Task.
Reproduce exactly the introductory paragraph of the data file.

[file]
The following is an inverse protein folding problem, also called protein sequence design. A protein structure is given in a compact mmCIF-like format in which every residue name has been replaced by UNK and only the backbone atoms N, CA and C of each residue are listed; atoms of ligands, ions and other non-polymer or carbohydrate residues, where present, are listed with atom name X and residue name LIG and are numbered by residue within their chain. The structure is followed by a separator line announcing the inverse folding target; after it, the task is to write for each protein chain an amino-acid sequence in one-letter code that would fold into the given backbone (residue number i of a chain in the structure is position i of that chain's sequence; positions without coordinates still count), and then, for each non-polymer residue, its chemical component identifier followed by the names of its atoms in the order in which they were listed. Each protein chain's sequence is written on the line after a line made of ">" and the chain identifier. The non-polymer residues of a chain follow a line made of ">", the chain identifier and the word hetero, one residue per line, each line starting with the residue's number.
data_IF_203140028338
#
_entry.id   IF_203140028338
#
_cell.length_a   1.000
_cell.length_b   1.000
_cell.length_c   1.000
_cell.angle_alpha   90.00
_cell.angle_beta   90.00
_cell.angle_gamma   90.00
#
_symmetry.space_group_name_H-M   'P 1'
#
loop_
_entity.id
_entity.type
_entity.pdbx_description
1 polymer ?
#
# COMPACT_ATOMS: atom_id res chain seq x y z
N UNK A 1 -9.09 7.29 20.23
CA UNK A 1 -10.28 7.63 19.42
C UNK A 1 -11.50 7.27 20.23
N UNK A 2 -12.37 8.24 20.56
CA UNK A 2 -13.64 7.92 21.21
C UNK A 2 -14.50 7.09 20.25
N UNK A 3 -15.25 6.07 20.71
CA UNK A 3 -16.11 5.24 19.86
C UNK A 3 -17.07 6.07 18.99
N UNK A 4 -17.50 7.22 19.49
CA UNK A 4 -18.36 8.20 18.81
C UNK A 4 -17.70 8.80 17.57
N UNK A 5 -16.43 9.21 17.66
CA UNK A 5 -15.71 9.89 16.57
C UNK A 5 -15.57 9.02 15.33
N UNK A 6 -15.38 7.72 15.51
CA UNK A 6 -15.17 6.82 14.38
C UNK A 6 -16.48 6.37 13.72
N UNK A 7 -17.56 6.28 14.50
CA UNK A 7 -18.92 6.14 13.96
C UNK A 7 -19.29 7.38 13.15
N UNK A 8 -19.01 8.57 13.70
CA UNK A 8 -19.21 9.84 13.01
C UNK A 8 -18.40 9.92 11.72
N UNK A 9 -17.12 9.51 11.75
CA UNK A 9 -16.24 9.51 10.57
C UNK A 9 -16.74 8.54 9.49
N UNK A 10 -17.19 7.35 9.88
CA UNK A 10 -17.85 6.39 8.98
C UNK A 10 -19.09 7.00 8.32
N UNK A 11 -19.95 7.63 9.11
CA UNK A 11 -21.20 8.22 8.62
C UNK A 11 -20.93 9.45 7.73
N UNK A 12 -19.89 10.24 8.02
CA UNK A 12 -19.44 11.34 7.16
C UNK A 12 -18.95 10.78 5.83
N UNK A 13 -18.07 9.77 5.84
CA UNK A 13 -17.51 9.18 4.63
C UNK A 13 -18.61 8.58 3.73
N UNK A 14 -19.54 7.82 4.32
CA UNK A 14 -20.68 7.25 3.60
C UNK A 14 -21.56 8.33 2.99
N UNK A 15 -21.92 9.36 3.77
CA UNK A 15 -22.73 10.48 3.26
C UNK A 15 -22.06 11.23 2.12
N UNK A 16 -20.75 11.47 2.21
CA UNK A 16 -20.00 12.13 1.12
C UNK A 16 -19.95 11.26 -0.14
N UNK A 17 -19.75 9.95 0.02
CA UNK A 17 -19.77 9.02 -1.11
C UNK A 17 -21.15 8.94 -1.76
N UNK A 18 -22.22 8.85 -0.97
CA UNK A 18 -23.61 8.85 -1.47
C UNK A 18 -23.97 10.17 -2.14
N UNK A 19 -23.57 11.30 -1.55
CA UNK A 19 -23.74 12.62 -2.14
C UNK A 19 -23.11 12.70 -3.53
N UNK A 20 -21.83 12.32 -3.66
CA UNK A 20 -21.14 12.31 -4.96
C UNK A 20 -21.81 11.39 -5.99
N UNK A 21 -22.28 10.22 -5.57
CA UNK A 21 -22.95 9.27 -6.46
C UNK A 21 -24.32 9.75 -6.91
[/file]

The following is an inverse protein folding problem, also called protein sequence design. A protein structure is given in a compact mmCIF-like format in which every residue name has been replaced by UNK and only the backbone atoms N, CA and C of each residue are listed; atoms of ligands, ions and other non-polymer or carbohydrate residues, where present, are listed with atom name X and residue name LIG and are numbered by residue within their chain. The structure is followed by a separator line announcing the inverse folding target; after it, the task is to write for each protein chain an amino-acid sequence in one-letter code that would fold into the given backbone (residue number i of a chain in the structure is position i of that chain's sequence; positions without coordinates still count), and then, for each non-polymer residue, its chemical component identifier followed by the names of its atoms in the order in which they were listed. Each protein chain's sequence is written on the line after a line made of ">" and the chain identifier. The non-polymer residues of a chain follow a line made of ">", the chain identifier and the word hetero, one residue per line, each line starting with the residue's number.